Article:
The research was ambitious: inventory the distribution of mushrooms on a European scale. Recently published in the journal Nature, it could not have been completed without the help of collaborators throughout Europe. As the leader of the ICP Forests programme – the European forest health monitoring network – for Wallonia, the Forest Sciences Research Group at the UCLouvain Earth and Life Institute contributed to the study.
‘Here’s the main part of the plot’, says agricultural engineer and UCLouvain researcher Hugues Titeux, stopping in a fenced area in the heart of the Lauzelle woods (Louvain-la-Neuve). ‘Here we measure the quality of the water that passes through the foliage. Around it, probes and sensors, buried or visible, record a series of parameters and collect all kinds of samples in order to monitor soil moisture content. In all, on our eight parcels in Wallonia, we collect 450 water samples and 15 leaf samples per year. This allows us to assess and measure nutrients in all the components, such as leaves and soil. We can then calculate the flows that pass from one to another, see if the amount of nutrients that arrives is equal to that which comes out. We want to know whether the system is in balance or in a state that’s cause for concern. One of the main parameters that we measure is defoliation, that is, leaf loss. When we notice a disturbance, we try to find the cause. It can be drought, disease...Follow-ups must be conducted over long periods, otherwise, statistically, we can’t draw any conclusions.’
The plot of 70 meters by 70 meters is used to observe and monitor the health of trees and vegetation. There are seven other plots, scattered all over Wallonia. All are managed by UCLouvain, with the help of local collaborators who regularly take samples, check that the systems are functioning, and intervene in case of problems.
A study conducted through the network
If the team in charge of this work is currently in the spotlight, it’s because it has taken part in ambitious research: an inventory of the distribution of ectomycorrhizae mushrooms on a European scale, which has recently been published in the journal Nature.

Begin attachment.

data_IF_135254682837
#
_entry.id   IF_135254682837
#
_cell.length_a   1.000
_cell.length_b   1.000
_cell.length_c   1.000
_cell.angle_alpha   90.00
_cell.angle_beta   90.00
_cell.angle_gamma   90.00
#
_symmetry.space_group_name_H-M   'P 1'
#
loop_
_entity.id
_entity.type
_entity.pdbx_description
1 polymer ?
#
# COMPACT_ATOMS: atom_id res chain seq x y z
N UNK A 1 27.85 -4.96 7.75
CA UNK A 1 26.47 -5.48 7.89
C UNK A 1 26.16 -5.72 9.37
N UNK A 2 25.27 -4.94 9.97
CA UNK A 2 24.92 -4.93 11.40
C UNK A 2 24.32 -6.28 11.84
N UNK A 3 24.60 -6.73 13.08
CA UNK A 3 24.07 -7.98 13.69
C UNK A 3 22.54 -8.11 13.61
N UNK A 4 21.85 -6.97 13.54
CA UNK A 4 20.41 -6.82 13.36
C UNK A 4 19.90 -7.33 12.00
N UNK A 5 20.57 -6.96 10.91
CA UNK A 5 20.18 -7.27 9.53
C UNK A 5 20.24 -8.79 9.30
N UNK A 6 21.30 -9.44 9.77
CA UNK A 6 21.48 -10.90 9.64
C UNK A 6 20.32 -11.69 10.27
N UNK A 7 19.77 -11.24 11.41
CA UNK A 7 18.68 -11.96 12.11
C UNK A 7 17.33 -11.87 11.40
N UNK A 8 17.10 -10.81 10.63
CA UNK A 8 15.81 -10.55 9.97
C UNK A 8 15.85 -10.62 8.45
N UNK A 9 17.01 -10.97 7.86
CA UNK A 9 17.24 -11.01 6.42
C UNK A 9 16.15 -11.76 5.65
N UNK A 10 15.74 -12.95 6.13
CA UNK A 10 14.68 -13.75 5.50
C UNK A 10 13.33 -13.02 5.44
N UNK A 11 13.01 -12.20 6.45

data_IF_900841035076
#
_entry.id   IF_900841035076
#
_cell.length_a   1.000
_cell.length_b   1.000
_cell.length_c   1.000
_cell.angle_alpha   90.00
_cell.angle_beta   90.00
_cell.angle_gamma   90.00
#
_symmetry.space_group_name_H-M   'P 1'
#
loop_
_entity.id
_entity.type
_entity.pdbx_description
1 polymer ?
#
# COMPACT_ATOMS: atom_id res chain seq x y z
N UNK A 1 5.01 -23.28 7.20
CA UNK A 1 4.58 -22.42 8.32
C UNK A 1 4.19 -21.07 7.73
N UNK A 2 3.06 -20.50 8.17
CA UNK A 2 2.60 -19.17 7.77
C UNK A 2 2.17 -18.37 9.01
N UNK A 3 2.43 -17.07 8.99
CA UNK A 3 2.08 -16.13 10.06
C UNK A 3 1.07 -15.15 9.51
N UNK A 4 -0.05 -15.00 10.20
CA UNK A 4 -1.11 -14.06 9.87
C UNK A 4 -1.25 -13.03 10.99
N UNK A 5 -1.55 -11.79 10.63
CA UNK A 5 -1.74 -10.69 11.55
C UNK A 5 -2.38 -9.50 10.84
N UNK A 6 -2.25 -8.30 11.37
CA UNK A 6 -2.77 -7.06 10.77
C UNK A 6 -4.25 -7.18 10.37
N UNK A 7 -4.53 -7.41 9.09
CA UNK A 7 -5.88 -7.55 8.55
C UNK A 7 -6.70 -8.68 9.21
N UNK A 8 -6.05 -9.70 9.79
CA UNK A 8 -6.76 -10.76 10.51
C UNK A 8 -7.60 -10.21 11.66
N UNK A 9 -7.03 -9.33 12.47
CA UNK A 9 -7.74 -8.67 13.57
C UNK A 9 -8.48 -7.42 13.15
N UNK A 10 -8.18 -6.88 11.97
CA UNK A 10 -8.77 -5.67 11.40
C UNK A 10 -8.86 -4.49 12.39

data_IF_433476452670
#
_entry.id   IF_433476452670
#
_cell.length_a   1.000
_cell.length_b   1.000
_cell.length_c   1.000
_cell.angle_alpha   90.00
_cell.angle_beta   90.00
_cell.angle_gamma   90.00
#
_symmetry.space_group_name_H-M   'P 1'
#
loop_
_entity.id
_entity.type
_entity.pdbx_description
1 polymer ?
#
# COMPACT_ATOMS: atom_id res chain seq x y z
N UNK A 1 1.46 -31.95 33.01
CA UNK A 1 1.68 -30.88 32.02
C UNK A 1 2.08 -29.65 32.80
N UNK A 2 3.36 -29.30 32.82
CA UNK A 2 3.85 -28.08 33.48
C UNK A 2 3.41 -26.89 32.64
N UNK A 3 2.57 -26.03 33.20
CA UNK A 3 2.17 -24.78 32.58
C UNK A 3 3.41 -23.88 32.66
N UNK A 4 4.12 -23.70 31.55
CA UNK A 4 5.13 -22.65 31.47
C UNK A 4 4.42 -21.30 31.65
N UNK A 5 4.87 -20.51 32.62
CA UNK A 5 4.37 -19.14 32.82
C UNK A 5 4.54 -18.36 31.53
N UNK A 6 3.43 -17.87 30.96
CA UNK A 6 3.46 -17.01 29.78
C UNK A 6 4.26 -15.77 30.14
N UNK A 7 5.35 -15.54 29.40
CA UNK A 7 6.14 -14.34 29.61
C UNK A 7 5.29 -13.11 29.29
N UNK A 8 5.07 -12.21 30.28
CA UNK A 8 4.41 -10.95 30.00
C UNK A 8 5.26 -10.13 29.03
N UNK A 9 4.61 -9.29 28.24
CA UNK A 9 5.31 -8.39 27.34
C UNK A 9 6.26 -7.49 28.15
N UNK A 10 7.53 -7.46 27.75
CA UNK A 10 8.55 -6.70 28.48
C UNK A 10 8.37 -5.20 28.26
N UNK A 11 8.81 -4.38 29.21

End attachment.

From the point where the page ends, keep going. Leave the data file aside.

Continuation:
To do so, it was impossible to work behind closed doors. The work required the cooperation of dozens of stakeholders in the countries concerned. In Wallonia, Dr Titeux, a member of the Forest Sciences Research Group at the Earth and Life Institute, collaborated in the study as the coordinator for Wallonia of the European ICP Forests (International Co-programme on Assessment and Monitoring of Air Pollution Effects on Forests) programme.
‘Practically speaking,’ he says, ‘to carry out the work researchers took 9,888 soil samples from 103 plots in Europe, from which they isolated 29,664 ectomycorrhizae in order to describe and identify them on the basis of DNA analysis. It’s a huge job! In general, when you’re working on plant diversity, visiting a site three or four times per year is enough to inventory all that’s there. But for mushrooms, fructification doesn’t form every year and as it’s ephemeral DNA analysis was necessary.’
While mycology isn’t the specialty of Prof. Ponette ’s team, UCLouvain researchers nevertheless contributed to soil sampling and provided all data concerning their plots. ‘All network managers have been associated with the publication’, he says. All of the plot information collected over the years contributed to the interpretation of results pertaining to fungi identification. This made it possible to highlight the environmental variables that best explain the variability of mycorrhizal communities and identify the indicator species for the variables. This is an example of using the ICP Forests network for a different use than the one for which it was set up, and it’s a fine example of collaboration between researchers working on very specific topics and a network that pursues applied research objectives.’